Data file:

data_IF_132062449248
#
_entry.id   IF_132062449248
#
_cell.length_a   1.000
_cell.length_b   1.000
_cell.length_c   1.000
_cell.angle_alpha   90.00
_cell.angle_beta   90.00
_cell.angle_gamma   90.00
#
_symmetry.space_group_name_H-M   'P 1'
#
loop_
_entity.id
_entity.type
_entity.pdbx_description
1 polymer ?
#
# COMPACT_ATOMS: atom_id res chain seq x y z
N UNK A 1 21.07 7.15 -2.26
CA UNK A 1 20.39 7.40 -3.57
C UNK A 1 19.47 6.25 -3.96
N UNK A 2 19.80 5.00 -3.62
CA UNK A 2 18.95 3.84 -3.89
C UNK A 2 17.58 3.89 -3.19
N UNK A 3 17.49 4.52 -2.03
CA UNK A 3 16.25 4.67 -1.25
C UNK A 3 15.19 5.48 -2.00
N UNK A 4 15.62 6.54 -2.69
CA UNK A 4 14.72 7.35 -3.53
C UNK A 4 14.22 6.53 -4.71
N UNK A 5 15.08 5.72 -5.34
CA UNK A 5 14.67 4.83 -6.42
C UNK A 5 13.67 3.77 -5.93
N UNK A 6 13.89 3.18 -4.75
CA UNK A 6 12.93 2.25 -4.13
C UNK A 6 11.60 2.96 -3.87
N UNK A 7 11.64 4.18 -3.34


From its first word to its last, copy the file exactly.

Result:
data_IF_132062449248
#
_entry.id   IF_132062449248
#
_cell.length_a   1.000
_cell.length_b   1.000
_cell.length_c   1.000
_cell.angle_alpha   90.00
_cell.angle_beta   90.00
_cell.angle_gamma   90.00
#
_symmetry.space_group_name_H-M   'P 1'
#
loop_
_entity.id
_entity.type
_entity.pdbx_description
1 polymer ?
#
# COMPACT_ATOMS: atom_id res chain seq x y z
N UNK A 1 21.07 7.15 -2.26
CA UNK A 1 20.39 7.40 -3.57
C UNK A 1 19.47 6.25 -3.96
N UNK A 2 19.80 5.00 -3.62
CA UNK A 2 18.95 3.84 -3.89
C UNK A 2 17.58 3.89 -3.19
N UNK A 3 17.49 4.52 -2.03
CA UNK A 3 16.25 4.67 -1.25
C UNK A 3 15.19 5.48 -2.00
N UNK A 4 15.62 6.54 -2.69
CA UNK A 4 14.72 7.35 -3.53
C UNK A 4 14.22 6.53 -4.71
N UNK A 5 15.08 5.72 -5.34
CA UNK A 5 14.67 4.83 -6.42
C UNK A 5 13.67 3.77 -5.93
N UNK A 6 13.89 3.18 -4.75
CA UNK A 6 12.93 2.25 -4.13
C UNK A 6 11.60 2.96 -3.87
N UNK A 7 11.64 4.18 -3.34